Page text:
I am a female artist based in Belfast. My compulsion to bind shapes, objects and words together
formulates a reflection of self-image. Blending histories of lives, losses and events, the finished pieces
act as ‘sign posts’ or ‘bodies’ that I create and appropriately discard. The lifespan of a piece corresponds
with its validity. Therapeutically, the creative activity organises emotions, notions and motions into
My work currently concerns the hyper-sexualised image based reality in which we live. I react to this
disturbing imagery, from overtly sexual advertising and its objectification of gender as a sexual object to be
bought, sold, bartered, stolen or exchanged by others. Prominent fashion brands exploit gender stereotypes in
order to endorse the product they are selling. The consumption of this imagery materialises every day, from
the seemingly banal application of makeup and hair styling to the violent pursuit of perfection via plastic
surgery and putting the body through copious quantities of pain in order to reach the illusion of aesthetic
Using found and fabricated objects, I have been constructing a series of site-specific installations, to investigate
the origins of desire, arranging them in such a way to explore the relationships between consumption, desire
and perversion. I purposefully choose objects or subject matter that will resonate with the viewer’s everyday life; my use of sausage meat, latex, beads and sugar in ‘Dance Dance Dance’, a recent installation in which I was exploring the experience of an uncanny, fabricated aesthetic.
The ideas around desire and the compulsion and consumption that I focus on cite Melanie Klein’s psychoanalytical research, and coining, of the term ‘paranoid schizoid position’. This term relates to the constellation of anxieties, defences and internal and external object relations formed in early infancy. The main characteristic of the paranoid-schizoid position is the’ splitting’ of both self and object into good and bad with little or no integration between them. The ‘good’ object activates the benevolent desire to give pleasure and the ‘bad’ object provokes the malevolent desire to cause pain. Through healthy development the idea that an object can be all good or all bad usually disintegrates. The paranoid-schizoid position unconsciously remains present throughout the infant’s life, the internal object exists in every body and is used to compartmentalise the good from the bad in relation to self. In relation to the cultural landscape of capitalism, complex processes of persuasion towards the ideals of perfection and completeness are used in advertising to generate the idea that we must all strive for perfection or completeness through forms of consumption.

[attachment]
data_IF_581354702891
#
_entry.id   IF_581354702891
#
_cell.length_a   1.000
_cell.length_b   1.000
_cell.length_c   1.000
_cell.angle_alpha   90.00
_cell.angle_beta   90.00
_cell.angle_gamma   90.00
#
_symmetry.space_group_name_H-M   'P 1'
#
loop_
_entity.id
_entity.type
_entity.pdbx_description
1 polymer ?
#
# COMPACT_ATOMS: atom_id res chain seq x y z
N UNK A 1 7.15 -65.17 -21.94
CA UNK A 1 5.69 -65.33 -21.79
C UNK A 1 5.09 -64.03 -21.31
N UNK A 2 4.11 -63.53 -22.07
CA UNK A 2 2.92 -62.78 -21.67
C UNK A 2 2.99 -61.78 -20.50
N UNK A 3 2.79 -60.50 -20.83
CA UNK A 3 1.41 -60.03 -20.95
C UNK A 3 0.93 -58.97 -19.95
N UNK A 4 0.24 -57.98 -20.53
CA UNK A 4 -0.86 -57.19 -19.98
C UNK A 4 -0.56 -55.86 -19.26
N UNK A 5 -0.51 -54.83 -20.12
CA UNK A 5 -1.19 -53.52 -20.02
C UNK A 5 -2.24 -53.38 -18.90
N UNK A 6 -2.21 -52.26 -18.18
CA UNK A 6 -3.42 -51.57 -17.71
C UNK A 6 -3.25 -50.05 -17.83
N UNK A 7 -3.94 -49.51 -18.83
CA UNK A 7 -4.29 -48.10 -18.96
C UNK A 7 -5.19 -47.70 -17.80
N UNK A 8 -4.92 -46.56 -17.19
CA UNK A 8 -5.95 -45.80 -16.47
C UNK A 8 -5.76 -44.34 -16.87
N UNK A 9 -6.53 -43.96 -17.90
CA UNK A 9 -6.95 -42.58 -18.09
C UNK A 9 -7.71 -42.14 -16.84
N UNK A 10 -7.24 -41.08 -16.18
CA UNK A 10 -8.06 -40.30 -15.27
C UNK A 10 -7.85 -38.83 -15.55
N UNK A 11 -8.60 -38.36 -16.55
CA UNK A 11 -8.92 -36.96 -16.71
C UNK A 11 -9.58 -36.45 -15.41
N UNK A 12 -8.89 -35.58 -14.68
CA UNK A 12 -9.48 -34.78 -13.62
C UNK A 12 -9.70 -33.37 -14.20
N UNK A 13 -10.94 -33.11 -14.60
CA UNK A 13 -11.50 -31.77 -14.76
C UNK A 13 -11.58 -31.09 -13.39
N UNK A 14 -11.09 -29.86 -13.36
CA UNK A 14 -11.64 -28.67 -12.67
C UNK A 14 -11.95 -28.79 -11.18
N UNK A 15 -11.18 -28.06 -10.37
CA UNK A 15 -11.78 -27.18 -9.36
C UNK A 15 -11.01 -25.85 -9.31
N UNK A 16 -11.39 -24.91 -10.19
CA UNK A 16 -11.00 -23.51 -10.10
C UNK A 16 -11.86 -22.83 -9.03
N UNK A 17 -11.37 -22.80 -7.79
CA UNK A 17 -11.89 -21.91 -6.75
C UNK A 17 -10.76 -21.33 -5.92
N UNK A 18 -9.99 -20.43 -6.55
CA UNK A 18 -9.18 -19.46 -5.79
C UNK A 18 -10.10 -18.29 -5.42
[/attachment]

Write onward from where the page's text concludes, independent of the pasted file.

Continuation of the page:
In Klein’s ‘Development of the Child’, she explores the capacity one has to internalise an object of desire as something in which to inflict pain or pleasure onto; this is reflected in adult relationships and depends on our relationship to our primary care giver. I have been using narrative and imagery associated with the treatment of objects of desire found in the media, pornography, music, memories, conversations, and court proceedings in order to develop my work contextually.
Through a series of explicit 'lipstick drawings', I began experimenting with narrative. By piercing the drawings with thread and saturating them with lipstick I am giving the subject a voice, exercising ownership over the female body. My intention in making work relating to sexual trauma is problematic as it entails a level of personal exposure, highlighting the ubiquity surrounding the malicious social taboo of violent misogyny that affects so many women. I do not condone emotional or sexual abuse, I am not celebrating it, I am documenting the progress of regaining a voice; ultimately,
Building on the personal material represented in my drawings, I began looking at other societal artefacts that reflected a level of objectification; the ‘reader’s wives’ phenomenon that featured at the back of soft-core pornographic magazines from 1970’s, reflects the level of perversion I am investigating through my work. In relation to the Kleinian concept of the internal object, by sending a picture of one’s wife to be published for other people to see, whether the wives were consenting to this, is a sadistic activity. The wife becomes internalised as a ‘bad object’ that needs to be punished, humiliated and exposed. This could be interpreted as self-destructive in relation to a woman consenting to her own exploitation.
‘Sadism: the tendency to derive pleasure, especially sexual gratification, from inflicting pain, suffering, or humiliation on others.’
(Oxford English Dictionary)
‘Masochism may be classed with physical exercise, intoxication, meditative techniques, and perhaps even a fan or spectator.’ (Baumeister, Masochism as Escape from Self, 1988). Therefore, the process of viewing oneself in vanity could be associated as a masochistic activity, through the ritualistic act of one’s own spectatorship. I explored this idea through performance to camera, synthesizing vanity and voyeurism. Visually, I wanted to create a somewhat captivating visual narrative that gripped the viewer into watching.
I am investigating the degree of control we have within this realm of hyper-sexualisation. Through a relationship with sound and using found and fabricated objects as props within video installation I wish to develop an aesthetic that feels contextually relevant that is problematic as much as it is empowering in order to reflect the issues around the hyper-sexualised image based society in which we live.